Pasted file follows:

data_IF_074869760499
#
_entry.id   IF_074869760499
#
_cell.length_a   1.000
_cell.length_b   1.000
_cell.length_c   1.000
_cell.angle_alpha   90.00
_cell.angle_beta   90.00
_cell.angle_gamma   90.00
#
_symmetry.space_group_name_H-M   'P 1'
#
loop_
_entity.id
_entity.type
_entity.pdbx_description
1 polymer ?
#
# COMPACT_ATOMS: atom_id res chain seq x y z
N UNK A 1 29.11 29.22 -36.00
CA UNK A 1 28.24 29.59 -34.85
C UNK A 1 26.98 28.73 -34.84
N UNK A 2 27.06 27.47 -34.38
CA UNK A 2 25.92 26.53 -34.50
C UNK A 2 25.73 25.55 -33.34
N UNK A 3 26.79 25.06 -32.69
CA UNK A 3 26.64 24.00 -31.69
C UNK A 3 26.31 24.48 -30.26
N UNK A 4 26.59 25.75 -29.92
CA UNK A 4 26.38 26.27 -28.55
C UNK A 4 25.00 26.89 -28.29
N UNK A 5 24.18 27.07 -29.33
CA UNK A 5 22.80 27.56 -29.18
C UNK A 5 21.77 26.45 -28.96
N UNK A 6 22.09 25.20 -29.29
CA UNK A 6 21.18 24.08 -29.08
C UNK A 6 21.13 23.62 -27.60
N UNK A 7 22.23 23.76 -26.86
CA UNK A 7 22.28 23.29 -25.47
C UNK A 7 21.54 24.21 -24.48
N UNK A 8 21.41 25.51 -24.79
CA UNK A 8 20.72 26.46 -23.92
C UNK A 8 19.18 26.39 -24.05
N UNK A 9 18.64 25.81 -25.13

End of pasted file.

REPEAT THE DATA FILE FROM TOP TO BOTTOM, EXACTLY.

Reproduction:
data_IF_074869760499
#
_entry.id   IF_074869760499
#
_cell.length_a   1.000
_cell.length_b   1.000
_cell.length_c   1.000
_cell.angle_alpha   90.00
_cell.angle_beta   90.00
_cell.angle_gamma   90.00
#
_symmetry.space_group_name_H-M   'P 1'
#
loop_
_entity.id
_entity.type
_entity.pdbx_description
1 polymer ?
#
# COMPACT_ATOMS: atom_id res chain seq x y z
N UNK A 1 29.11 29.22 -36.00
CA UNK A 1 28.24 29.59 -34.85
C UNK A 1 26.98 28.73 -34.84
N UNK A 2 27.06 27.47 -34.38
CA UNK A 2 25.92 26.53 -34.50
C UNK A 2 25.73 25.55 -33.34
N UNK A 3 26.79 25.06 -32.69
CA UNK A 3 26.64 24.00 -31.69
C UNK A 3 26.31 24.48 -30.26
N UNK A 4 26.59 25.75 -29.92
CA UNK A 4 26.38 26.27 -28.55
C UNK A 4 25.00 26.89 -28.29
N UNK A 5 24.18 27.07 -29.33
CA UNK A 5 22.80 27.56 -29.18
C UNK A 5 21.77 26.45 -28.96
N UNK A 6 22.09 25.20 -29.29
CA UNK A 6 21.18 24.08 -29.08
C UNK A 6 21.13 23.62 -27.60
N UNK A 7 22.23 23.76 -26.86
CA UNK A 7 22.28 23.29 -25.47
C UNK A 7 21.54 24.21 -24.48
N UNK A 8 21.41 25.51 -24.79
CA UNK A 8 20.72 26.46 -23.92
C UNK A 8 19.18 26.39 -24.05
N UNK A 9 18.64 25.81 -25.13